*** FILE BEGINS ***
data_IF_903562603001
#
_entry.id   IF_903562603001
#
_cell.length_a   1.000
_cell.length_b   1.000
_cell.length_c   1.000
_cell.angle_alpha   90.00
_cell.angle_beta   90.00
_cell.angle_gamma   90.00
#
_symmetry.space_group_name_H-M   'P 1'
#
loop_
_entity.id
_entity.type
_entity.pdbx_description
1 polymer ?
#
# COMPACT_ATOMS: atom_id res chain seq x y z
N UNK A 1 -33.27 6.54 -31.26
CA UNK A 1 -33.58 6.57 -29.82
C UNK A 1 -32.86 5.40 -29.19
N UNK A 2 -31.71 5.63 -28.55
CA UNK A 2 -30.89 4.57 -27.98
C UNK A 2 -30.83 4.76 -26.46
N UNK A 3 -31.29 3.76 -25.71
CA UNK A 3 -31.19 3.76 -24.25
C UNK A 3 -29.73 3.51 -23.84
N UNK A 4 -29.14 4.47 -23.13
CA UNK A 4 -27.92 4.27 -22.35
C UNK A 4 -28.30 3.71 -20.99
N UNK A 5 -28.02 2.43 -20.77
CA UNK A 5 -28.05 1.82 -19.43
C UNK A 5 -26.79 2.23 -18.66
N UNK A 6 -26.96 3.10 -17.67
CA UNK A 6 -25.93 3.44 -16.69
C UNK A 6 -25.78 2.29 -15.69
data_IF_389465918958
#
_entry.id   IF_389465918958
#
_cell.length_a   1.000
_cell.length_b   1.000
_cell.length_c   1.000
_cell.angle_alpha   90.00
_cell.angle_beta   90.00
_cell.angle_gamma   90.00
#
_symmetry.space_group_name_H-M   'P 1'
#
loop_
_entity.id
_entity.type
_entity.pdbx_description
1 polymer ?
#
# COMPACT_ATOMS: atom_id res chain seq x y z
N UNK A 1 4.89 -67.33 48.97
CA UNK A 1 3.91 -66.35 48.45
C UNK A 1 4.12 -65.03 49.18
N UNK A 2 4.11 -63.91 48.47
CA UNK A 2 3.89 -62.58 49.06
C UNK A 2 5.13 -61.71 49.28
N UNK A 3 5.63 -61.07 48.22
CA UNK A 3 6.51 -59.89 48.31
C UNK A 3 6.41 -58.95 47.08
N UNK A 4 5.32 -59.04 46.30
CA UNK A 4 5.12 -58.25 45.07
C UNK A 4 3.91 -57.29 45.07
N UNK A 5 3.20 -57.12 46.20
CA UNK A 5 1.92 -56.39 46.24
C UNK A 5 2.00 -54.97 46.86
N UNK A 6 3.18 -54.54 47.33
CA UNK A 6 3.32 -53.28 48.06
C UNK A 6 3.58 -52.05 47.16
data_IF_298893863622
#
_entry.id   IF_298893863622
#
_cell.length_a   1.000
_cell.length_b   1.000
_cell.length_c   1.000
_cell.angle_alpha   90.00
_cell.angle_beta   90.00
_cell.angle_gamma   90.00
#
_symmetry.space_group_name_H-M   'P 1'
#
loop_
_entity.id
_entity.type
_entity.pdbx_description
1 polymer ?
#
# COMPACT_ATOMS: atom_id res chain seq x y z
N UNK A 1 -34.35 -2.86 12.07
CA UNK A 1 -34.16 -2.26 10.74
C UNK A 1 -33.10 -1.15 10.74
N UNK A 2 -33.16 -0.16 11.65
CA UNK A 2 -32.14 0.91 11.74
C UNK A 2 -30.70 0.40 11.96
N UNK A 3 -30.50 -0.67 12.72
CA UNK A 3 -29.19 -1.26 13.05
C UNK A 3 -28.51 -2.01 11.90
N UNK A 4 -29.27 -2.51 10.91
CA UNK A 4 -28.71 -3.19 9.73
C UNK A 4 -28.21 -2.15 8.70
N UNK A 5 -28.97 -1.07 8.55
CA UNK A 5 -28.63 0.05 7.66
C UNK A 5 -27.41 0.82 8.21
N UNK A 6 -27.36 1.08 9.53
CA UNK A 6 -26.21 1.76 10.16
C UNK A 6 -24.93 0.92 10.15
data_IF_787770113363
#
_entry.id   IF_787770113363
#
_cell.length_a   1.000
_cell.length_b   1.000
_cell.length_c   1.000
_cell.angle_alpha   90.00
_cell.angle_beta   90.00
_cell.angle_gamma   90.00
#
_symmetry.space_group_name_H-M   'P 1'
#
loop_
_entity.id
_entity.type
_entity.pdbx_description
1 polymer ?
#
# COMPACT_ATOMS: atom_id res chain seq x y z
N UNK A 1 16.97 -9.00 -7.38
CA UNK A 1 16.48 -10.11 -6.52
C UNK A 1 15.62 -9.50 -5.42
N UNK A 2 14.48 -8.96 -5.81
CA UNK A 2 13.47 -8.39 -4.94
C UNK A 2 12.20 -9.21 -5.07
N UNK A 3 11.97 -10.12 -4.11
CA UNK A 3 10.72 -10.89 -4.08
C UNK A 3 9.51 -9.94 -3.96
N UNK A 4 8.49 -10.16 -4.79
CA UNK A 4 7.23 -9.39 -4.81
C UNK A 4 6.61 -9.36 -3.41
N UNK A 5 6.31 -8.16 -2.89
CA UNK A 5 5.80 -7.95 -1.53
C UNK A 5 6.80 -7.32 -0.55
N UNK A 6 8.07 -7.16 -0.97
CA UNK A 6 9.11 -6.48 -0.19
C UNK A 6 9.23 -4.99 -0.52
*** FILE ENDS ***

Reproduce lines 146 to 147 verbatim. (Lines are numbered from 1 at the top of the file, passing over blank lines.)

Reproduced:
C UNK A 4 6.61 -9.36 -3.41
N UNK A 5 6.31 -8.16 -2.89